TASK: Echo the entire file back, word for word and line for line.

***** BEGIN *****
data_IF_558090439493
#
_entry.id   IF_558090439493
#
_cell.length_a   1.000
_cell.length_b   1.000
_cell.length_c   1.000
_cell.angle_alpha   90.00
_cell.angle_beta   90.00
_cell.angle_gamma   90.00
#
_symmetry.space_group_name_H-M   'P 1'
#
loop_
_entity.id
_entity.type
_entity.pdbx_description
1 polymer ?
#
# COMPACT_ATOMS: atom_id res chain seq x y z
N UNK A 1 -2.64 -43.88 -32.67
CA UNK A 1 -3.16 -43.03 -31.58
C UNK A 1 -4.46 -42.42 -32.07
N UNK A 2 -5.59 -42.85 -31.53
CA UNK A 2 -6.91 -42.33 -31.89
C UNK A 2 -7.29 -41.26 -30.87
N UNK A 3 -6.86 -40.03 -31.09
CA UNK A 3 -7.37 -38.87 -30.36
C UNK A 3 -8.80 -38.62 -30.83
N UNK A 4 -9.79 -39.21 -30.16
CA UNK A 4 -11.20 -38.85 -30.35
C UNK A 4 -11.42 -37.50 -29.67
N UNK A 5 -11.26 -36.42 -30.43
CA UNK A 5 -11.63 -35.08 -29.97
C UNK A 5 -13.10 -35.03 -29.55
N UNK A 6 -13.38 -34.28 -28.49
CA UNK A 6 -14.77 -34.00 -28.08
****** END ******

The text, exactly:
data_IF_558090439493
#
_entry.id   IF_558090439493
#
_cell.length_a   1.000
_cell.length_b   1.000
_cell.length_c   1.000
_cell.angle_alpha   90.00
_cell.angle_beta   90.00
_cell.angle_gamma   90.00
#
_symmetry.space_group_name_H-M   'P 1'
#
loop_
_entity.id
_entity.type
_entity.pdbx_description
1 polymer ?
#
# COMPACT_ATOMS: atom_id res chain seq x y z
N UNK A 1 -2.64 -43.88 -32.67
CA UNK A 1 -3.16 -43.03 -31.58
C UNK A 1 -4.46 -42.42 -32.07
N UNK A 2 -5.59 -42.85 -31.53
CA UNK A 2 -6.91 -42.33 -31.89
C UNK A 2 -7.29 -41.26 -30.87
N UNK A 3 -6.86 -40.03 -31.09
CA UNK A 3 -7.37 -38.87 -30.36
C UNK A 3 -8.80 -38.62 -30.83
N UNK A 4 -9.79 -39.21 -30.16
CA UNK A 4 -11.20 -38.85 -30.35
C UNK A 4 -11.42 -37.50 -29.67
N UNK A 5 -11.26 -36.42 -30.43
CA UNK A 5 -11.63 -35.08 -29.97
C UNK A 5 -13.10 -35.03 -29.55
N UNK A 6 -13.38 -34.28 -28.49
CA UNK A 6 -14.77 -34.00 -28.08